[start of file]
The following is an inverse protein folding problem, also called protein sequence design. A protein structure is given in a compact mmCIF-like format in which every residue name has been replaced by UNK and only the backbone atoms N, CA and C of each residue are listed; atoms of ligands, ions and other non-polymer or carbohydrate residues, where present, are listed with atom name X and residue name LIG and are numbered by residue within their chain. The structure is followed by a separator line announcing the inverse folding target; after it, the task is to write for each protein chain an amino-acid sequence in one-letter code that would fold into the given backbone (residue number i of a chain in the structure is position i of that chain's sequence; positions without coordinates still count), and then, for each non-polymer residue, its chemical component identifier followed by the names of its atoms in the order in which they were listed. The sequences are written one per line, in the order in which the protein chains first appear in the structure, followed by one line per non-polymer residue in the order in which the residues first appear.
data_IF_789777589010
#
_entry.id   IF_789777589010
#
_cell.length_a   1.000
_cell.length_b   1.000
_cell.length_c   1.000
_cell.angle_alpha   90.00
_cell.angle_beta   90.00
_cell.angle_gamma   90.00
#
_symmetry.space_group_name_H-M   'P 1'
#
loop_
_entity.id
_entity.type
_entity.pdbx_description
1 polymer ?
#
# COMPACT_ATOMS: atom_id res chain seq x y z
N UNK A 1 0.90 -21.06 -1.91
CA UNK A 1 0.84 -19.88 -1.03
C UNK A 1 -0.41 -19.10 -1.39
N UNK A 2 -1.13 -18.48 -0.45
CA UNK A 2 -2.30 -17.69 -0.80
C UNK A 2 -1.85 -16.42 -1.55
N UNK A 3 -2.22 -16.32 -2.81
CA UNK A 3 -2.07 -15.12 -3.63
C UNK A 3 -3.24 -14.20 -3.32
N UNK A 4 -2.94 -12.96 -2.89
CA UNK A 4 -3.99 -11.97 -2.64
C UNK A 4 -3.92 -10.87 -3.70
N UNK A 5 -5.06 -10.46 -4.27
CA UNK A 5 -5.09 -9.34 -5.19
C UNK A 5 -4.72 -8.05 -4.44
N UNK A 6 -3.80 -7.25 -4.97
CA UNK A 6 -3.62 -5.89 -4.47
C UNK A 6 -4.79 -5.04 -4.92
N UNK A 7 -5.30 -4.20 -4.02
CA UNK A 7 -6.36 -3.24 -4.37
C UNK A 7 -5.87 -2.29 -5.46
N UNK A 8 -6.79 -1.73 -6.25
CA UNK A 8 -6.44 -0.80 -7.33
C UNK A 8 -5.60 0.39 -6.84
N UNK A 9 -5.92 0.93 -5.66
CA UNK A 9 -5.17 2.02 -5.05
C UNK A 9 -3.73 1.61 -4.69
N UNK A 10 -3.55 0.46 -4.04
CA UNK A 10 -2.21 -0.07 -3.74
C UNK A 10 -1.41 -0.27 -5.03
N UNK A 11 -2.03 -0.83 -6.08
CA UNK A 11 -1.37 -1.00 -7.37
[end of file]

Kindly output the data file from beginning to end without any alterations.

The following is an inverse protein folding problem, also called protein sequence design. A protein structure is given in a compact mmCIF-like format in which every residue name has been replaced by UNK and only the backbone atoms N, CA and C of each residue are listed; atoms of ligands, ions and other non-polymer or carbohydrate residues, where present, are listed with atom name X and residue name LIG and are numbered by residue within their chain. The structure is followed by a separator line announcing the inverse folding target; after it, the task is to write for each protein chain an amino-acid sequence in one-letter code that would fold into the given backbone (residue number i of a chain in the structure is position i of that chain's sequence; positions without coordinates still count), and then, for each non-polymer residue, its chemical component identifier followed by the names of its atoms in the order in which they were listed. The sequences are written one per line, in the order in which the protein chains first appear in the structure, followed by one line per non-polymer residue in the order in which the residues first appear.
data_IF_789777589010
#
_entry.id   IF_789777589010
#
_cell.length_a   1.000
_cell.length_b   1.000
_cell.length_c   1.000
_cell.angle_alpha   90.00
_cell.angle_beta   90.00
_cell.angle_gamma   90.00
#
_symmetry.space_group_name_H-M   'P 1'
#
loop_
_entity.id
_entity.type
_entity.pdbx_description
1 polymer ?
#
# COMPACT_ATOMS: atom_id res chain seq x y z
N UNK A 1 0.90 -21.06 -1.91
CA UNK A 1 0.84 -19.88 -1.03
C UNK A 1 -0.41 -19.10 -1.39
N UNK A 2 -1.13 -18.48 -0.45
CA UNK A 2 -2.30 -17.69 -0.80
C UNK A 2 -1.85 -16.42 -1.55
N UNK A 3 -2.22 -16.32 -2.81
CA UNK A 3 -2.07 -15.12 -3.63
C UNK A 3 -3.24 -14.20 -3.32
N UNK A 4 -2.94 -12.96 -2.89
CA UNK A 4 -3.99 -11.97 -2.64
C UNK A 4 -3.92 -10.87 -3.70
N UNK A 5 -5.06 -10.46 -4.27
CA UNK A 5 -5.09 -9.34 -5.19
C UNK A 5 -4.72 -8.05 -4.44
N UNK A 6 -3.80 -7.25 -4.97
CA UNK A 6 -3.62 -5.89 -4.47
C UNK A 6 -4.79 -5.04 -4.92
N UNK A 7 -5.30 -4.20 -4.02
CA UNK A 7 -6.36 -3.24 -4.37
C UNK A 7 -5.87 -2.29 -5.46
N UNK A 8 -6.79 -1.73 -6.25
CA UNK A 8 -6.44 -0.80 -7.33
C UNK A 8 -5.60 0.39 -6.84
N UNK A 9 -5.92 0.93 -5.66
CA UNK A 9 -5.17 2.02 -5.05
C UNK A 9 -3.73 1.61 -4.69
N UNK A 10 -3.55 0.46 -4.04
CA UNK A 10 -2.21 -0.07 -3.74
C UNK A 10 -1.41 -0.27 -5.03
N UNK A 11 -2.03 -0.83 -6.08
CA UNK A 11 -1.37 -1.00 -7.37